Methadone is often a very beneficial medication for people addicted to opioids. However, the drug can sometimes be abused by those exact individuals it is meant to help. If you suspect that someone you know is abusing methadone or if you have been abusing the drug yourself, here are some resources that may be able to help.
Many individuals believe that they will be able to benefit from methadone maintenance treatment, but sometimes, the desire to abuse the drug can be too strong. If this is the case for you, you may need to attend addiction rehab at a clinic that does not dispense methadone. If you had been attending an outpatient treatment program for some time, you may also want to consider giving inpatient treatment a try so that you can build a stronger recovery before going back to your normal routine.
If you have been struggling with methadone abuse, you can find addiction rehab centers using SAMHSA‘s treatment locator. With this tool, you can see the facilities closest to you and find the one that best fits your needs.
According to Harvard Medical School, “Mutual aid groups for opiate addicts follow the same lines as those established earlier for alcoholics.” These groups can also help individuals who have been struggling with methadone abuse and aid them in finding other treatments that are more appropriate for their needs. Support groups meet everywhere, from churches to libraries to rehab centers.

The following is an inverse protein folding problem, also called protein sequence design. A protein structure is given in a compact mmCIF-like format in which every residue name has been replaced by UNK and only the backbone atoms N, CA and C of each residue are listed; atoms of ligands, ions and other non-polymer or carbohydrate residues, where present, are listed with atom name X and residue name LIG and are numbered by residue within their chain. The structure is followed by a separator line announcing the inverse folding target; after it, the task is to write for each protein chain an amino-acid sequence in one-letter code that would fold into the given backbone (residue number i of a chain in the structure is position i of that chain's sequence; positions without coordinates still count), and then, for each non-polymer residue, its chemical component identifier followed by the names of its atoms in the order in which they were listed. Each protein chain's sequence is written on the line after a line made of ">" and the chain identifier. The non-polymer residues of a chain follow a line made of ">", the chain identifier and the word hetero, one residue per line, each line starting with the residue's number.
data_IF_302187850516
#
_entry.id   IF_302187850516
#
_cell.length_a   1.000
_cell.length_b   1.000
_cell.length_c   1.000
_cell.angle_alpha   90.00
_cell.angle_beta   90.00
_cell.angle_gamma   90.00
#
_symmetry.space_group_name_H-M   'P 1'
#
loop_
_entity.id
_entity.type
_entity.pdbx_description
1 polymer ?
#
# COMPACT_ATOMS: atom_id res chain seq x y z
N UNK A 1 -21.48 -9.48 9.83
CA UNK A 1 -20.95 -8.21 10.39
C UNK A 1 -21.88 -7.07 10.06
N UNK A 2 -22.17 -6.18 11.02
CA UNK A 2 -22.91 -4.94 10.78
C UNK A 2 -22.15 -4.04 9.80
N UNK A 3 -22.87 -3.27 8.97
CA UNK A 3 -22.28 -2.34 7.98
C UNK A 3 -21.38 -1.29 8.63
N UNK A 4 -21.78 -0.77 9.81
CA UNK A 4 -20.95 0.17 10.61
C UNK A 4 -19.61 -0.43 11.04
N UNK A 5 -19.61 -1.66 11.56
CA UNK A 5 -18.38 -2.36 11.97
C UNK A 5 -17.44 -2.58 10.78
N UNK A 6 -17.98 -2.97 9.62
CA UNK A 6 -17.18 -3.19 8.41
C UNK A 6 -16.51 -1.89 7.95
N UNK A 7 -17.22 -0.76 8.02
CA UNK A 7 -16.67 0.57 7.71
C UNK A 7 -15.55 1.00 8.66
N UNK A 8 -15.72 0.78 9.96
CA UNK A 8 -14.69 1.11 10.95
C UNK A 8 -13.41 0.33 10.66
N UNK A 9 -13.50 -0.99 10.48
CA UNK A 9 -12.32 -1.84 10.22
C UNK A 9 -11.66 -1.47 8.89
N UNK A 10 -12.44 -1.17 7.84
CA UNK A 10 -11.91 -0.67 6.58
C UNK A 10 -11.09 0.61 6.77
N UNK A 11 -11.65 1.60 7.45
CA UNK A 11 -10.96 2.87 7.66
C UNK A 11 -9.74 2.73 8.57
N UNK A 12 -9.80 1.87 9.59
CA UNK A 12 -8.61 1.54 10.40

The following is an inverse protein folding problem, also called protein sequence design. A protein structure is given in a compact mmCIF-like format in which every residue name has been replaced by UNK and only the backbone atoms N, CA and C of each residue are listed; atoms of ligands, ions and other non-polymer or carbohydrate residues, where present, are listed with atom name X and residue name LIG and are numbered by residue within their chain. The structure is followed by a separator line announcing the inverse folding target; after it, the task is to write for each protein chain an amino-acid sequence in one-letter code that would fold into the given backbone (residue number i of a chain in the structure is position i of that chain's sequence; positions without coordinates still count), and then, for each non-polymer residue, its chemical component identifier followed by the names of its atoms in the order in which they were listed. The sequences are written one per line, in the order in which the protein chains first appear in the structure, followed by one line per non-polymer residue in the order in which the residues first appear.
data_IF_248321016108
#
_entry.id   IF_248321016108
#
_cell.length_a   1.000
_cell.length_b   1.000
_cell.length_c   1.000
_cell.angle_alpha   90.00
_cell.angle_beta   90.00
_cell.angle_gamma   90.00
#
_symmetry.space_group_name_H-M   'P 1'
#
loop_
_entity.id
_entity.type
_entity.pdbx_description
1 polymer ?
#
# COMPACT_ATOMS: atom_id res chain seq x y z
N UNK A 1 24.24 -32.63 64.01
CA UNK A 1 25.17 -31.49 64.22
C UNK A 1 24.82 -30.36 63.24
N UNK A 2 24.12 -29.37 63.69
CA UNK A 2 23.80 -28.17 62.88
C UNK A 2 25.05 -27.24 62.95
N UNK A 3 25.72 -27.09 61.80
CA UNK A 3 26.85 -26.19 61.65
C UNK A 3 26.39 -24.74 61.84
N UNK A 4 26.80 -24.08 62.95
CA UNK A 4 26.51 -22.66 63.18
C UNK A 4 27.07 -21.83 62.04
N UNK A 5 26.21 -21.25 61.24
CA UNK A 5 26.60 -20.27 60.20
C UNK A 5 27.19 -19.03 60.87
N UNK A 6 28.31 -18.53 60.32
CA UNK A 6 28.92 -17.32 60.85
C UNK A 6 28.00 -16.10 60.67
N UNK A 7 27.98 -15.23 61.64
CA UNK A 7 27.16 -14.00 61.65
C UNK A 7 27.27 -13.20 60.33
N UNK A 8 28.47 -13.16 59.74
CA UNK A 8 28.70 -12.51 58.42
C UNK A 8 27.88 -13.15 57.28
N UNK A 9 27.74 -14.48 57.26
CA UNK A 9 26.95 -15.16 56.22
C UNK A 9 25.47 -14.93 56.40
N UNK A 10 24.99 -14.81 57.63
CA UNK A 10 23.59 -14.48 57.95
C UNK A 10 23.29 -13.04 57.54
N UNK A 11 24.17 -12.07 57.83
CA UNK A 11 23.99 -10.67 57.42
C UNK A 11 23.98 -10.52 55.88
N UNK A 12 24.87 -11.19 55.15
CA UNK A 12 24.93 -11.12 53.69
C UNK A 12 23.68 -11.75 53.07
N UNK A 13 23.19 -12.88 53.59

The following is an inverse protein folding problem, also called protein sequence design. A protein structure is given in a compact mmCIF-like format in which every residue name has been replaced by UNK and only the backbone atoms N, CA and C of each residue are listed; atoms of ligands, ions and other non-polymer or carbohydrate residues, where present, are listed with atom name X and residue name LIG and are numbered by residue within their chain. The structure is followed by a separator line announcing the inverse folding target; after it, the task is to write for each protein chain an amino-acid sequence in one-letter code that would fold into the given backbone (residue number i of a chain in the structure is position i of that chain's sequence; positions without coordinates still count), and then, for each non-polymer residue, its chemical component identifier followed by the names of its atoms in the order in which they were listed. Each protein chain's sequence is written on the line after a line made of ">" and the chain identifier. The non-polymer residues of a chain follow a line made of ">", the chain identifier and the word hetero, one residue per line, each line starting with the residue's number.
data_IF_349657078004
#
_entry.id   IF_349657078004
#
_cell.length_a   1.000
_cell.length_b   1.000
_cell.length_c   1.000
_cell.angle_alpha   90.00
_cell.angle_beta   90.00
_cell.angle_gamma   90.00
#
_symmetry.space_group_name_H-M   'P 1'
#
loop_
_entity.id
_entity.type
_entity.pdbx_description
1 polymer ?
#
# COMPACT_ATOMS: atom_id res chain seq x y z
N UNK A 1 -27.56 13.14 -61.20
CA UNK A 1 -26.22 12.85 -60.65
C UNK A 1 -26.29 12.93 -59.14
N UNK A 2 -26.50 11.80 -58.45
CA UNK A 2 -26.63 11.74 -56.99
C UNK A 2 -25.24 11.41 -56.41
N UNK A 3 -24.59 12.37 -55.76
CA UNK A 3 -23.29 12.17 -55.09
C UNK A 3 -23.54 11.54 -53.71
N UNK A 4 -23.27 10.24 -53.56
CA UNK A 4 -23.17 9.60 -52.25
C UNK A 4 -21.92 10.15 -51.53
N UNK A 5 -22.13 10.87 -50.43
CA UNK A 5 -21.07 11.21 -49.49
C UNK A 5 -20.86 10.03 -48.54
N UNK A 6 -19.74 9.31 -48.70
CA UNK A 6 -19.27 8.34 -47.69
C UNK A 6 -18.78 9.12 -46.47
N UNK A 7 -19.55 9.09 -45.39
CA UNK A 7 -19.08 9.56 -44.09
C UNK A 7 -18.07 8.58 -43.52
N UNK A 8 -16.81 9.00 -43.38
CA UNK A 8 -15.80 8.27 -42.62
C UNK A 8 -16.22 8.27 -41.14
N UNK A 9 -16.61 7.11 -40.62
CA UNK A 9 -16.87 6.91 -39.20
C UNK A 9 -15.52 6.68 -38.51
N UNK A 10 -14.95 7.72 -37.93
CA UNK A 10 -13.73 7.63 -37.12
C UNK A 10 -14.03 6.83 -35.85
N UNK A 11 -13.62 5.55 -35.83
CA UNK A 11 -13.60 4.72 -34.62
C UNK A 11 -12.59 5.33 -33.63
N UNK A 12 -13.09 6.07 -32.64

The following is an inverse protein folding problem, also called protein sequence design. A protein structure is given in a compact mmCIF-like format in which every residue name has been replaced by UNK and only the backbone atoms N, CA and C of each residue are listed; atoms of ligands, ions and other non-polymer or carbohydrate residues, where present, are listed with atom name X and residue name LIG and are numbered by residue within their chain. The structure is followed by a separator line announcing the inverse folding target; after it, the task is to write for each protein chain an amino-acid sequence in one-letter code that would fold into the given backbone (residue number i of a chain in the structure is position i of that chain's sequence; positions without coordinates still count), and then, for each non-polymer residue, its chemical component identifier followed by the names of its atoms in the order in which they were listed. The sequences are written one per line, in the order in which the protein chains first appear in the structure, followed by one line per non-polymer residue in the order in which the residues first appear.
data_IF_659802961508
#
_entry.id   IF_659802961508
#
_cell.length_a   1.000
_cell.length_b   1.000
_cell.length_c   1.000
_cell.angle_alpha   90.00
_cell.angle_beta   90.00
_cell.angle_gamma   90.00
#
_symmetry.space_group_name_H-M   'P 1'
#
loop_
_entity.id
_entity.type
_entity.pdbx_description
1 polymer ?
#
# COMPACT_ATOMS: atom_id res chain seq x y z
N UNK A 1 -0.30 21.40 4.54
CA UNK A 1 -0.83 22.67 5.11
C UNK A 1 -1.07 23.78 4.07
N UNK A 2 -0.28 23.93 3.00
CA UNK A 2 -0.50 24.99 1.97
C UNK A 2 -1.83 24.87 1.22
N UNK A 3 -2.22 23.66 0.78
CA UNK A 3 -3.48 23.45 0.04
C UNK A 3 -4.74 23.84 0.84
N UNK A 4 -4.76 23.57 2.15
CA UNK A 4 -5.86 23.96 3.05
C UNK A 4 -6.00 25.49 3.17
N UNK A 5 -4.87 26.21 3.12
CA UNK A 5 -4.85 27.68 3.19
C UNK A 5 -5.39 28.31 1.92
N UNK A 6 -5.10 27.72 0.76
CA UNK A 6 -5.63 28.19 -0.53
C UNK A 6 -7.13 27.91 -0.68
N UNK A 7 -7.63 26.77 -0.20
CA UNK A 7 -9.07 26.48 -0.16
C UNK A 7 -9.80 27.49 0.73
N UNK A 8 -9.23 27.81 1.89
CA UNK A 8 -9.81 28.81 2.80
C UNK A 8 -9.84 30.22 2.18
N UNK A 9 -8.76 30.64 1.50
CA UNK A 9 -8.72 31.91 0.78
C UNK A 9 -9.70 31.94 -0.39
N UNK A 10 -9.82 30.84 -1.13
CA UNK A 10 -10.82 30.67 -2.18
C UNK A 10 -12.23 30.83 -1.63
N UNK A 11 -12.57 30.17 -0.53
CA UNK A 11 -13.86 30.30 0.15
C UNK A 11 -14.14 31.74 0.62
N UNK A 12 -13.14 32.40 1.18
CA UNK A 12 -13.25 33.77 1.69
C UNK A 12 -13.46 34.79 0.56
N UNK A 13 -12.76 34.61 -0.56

Support groups can be extremely beneficial because they allow members to meet other individuals who have been through the same experiences they have. At a support group like Smart Recovery or Narcotics Anonymous, you are likely to meet others who may have abused methadone at some point or another while trying to recover from opioid abuse. Being around these people can help you feel less alone, and they can also give you advice about where to go from here to stop abusing methadone and build a stronger recovery.
Personalized Drug Counseling
Methadone clinics are very careful to make sure that patients do not abuse the medication and that it is always dispensed in safe and healthy doses. However, sometimes certain individuals fall through the cracks and begin to abuse the drug anyway. If you are one such individual, it may be very helpful to you to attend a personalized drug counseling program.
In one of these programs, you will receive one-on-one treatment with a therapist or counselor who can help you through the issues caused by methadone abuse and get your recovery back on track. This type of program, according to the NIDA, “also addresses related areas of impaired functioning––such as employment status, illegal activity, and family/social relations––as well as the content and structure of the patient’s recovery program.” Often, you can receive this type of treatment in a psychologist’s or counselor’s office, and your personal physician or someone at the methadone clinic could recommend a professional who has experience in this area.
If you realize that you have been abusing your methadone medication (or taking it in a way that is otherwise not recommended), there are many places where you can find help and get your recovery back on track.